Saint Etienne du Mont

Learn about Saint Etienne du Mont, the burial church of Saint Geneviève (protector saint of Paris), near Panthéon.

The origins of the Saint-Etienne-du-Mont were in the abbot church from 508 AD, Sainte-Geneviève church, the burial place of Saint-Geneviève.

Due to the popularity of Saint-Geneviève, the protector saint of Paris, and as Saint-Étienne’s remains were relocated to the church (during early 13th century), the church was deemed too small for being such a high profile religious building…

…even with the expansion work done in 1328.

To facilitate this need for additional space, Saint-Etienne-du-Mont was built adjacent to the old monastery church.

Work on the building commenced in 1492, from plans by architect Étienne Viguier.

Saint Etienne du Mont church Paris France

PHOTO: Saint-Étienne-du-Mont, as seen from Paris Panthéon, at Place Sainte-Geneviève.

Saint Etienne du Mont church facade Paris France

PHOTO: The church facade artwork, including those at tympanum, portray events from Saint-Étienne’s life. Tympanum-section artwork, titled “Stoning of Saint-Étienne”, by Gabriel-Jules Thomas was added to the facade in 1863.

St Etienne statue at Saint Etienne du Mont church Paris France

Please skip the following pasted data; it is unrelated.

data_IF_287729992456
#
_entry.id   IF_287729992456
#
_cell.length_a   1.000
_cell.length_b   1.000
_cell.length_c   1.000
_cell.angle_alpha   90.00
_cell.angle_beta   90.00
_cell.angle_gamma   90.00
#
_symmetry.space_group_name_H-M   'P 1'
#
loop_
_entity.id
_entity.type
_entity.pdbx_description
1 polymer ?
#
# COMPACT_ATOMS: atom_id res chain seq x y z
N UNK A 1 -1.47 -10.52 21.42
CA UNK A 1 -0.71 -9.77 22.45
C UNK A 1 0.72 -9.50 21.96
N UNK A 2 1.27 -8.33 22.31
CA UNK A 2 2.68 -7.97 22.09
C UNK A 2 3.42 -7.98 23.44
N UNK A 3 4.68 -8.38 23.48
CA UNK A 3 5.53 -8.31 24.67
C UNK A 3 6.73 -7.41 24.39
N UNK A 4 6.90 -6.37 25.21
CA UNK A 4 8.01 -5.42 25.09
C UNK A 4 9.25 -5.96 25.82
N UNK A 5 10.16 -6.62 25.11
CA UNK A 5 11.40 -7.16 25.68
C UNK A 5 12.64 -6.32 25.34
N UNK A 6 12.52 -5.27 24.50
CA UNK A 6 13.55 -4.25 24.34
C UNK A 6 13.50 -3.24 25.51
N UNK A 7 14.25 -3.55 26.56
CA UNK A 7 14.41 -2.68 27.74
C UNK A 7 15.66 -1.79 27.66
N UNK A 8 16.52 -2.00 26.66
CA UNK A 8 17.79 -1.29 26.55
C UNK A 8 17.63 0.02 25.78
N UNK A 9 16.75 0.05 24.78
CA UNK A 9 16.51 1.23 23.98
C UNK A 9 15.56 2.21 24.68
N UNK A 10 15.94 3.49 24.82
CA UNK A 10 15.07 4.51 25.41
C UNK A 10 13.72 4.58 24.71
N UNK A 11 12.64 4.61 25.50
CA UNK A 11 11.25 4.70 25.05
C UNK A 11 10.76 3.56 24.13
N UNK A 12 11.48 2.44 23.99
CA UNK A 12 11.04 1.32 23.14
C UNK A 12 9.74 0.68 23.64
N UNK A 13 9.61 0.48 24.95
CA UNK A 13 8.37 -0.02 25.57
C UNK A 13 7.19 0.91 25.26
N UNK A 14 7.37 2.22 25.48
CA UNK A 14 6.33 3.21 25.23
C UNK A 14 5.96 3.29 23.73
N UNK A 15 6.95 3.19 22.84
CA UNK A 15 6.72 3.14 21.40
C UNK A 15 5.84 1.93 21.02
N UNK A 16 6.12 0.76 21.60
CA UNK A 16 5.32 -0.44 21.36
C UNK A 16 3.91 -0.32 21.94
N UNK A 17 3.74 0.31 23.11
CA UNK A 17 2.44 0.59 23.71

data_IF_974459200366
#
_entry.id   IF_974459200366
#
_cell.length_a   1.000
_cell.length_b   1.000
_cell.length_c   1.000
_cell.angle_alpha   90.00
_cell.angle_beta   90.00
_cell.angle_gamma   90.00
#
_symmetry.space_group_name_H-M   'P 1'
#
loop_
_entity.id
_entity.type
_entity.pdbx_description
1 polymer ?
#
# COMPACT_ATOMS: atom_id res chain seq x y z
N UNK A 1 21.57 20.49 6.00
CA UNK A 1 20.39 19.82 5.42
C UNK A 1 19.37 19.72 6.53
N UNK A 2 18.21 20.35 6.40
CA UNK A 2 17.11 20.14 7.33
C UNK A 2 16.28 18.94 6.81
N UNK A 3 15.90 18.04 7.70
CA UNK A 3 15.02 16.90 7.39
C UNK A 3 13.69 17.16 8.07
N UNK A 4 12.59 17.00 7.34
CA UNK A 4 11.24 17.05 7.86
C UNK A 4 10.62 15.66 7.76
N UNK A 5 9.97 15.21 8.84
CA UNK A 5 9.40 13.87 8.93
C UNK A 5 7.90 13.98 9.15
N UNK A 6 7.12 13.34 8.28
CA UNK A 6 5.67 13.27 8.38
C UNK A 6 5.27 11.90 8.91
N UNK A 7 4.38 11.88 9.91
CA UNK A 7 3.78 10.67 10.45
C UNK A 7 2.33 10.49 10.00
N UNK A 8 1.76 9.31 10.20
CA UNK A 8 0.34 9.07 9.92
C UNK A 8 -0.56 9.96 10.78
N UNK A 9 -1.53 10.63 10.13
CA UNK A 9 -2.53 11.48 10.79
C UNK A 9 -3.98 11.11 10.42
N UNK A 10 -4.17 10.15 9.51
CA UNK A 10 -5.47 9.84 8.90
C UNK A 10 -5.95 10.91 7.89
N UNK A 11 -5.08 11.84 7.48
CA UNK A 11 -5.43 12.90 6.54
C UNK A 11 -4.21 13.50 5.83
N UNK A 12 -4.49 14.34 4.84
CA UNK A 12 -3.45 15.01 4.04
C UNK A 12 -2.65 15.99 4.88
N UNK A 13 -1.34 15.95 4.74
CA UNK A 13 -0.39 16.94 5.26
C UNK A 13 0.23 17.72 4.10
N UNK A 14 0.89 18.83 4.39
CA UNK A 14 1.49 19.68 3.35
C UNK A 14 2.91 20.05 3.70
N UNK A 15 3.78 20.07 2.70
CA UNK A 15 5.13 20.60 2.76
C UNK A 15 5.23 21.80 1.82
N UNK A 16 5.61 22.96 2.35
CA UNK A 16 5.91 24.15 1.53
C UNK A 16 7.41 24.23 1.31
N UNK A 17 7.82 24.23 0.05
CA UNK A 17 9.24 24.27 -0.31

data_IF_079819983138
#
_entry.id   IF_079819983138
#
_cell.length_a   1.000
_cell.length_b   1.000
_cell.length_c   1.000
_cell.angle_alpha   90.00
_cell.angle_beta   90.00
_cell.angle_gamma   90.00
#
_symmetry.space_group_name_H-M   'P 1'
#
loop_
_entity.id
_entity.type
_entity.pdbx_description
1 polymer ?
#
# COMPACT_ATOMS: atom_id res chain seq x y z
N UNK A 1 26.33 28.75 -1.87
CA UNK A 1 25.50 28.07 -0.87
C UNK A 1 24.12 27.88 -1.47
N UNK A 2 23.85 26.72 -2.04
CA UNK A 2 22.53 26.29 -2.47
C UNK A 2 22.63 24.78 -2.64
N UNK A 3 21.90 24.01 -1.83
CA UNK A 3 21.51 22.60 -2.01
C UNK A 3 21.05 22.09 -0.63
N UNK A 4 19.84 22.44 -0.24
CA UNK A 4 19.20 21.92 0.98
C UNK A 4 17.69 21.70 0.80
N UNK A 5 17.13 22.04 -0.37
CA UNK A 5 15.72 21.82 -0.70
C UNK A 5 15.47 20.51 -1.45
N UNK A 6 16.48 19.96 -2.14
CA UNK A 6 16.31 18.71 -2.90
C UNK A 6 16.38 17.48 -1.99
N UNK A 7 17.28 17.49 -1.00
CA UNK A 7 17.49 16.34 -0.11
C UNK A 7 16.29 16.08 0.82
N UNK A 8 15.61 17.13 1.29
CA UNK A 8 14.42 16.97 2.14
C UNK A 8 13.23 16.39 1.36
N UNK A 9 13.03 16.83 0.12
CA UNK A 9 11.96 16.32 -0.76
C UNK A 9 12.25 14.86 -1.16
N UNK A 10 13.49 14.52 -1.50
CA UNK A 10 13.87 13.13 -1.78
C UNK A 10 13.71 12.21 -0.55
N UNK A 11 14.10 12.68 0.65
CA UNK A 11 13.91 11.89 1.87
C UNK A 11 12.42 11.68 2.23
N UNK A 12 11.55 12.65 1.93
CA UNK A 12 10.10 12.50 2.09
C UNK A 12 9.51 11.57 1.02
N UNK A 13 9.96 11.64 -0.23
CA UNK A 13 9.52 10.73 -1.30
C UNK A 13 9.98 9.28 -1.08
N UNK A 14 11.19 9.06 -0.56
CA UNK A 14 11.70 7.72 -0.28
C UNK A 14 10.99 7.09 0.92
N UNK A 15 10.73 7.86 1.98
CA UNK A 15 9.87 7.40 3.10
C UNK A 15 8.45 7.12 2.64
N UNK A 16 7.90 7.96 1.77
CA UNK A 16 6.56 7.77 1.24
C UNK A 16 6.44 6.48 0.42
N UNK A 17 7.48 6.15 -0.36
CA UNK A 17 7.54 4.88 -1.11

PHOTO: Saint-Étienne sculpture to the left of main entrance. The statue holds a palm branch in his hand (allegorically to martyrdom), and has a stone next to his feet, a reference to the way the saint died.

Work on the church was completed in stages, resulting in there being several architectural styles used at the Saint-Etienne-du-Mont.

The church apse and bell tower were built from 1494, with the first church bells being manufactured in 1500.

The church’s choir, meanwhile, in rich late Gothic style, was completed in 1537, with the stained glass artworks and statues being from 1542.

The Renaissance style nave was completed in 1584.

The church was finally consecrated in 1626 by Jean-Francois de Gondi, the first archbishop in Paris….but construction work on the church details continued until 1651.

Saint-Étienne-du-Mont was, in the 17th and 18th centuries, a very popularpilgrimage destination, as many wanted to see the final resting place of Saint Genevievè.

The holy relics of Saint Genevievè were lost during the French Revolution (1789-99), when the church was first closed, then reopened as a non-religious temple, until 1801.

Saint Etienne du Mont

Address: Rue de la Montagne Sainte-Geneviève, 75005 Paris, France
Official website:

When the building was reopened as a church, the adjacent Sainte-Geneviève abbot church was demolished, to make way for building projects in the area.

Restoration work on the church facade and interior artworks, damaged during the French Revolution, took place during the Second French Empire, under leadership from Victor Baltard.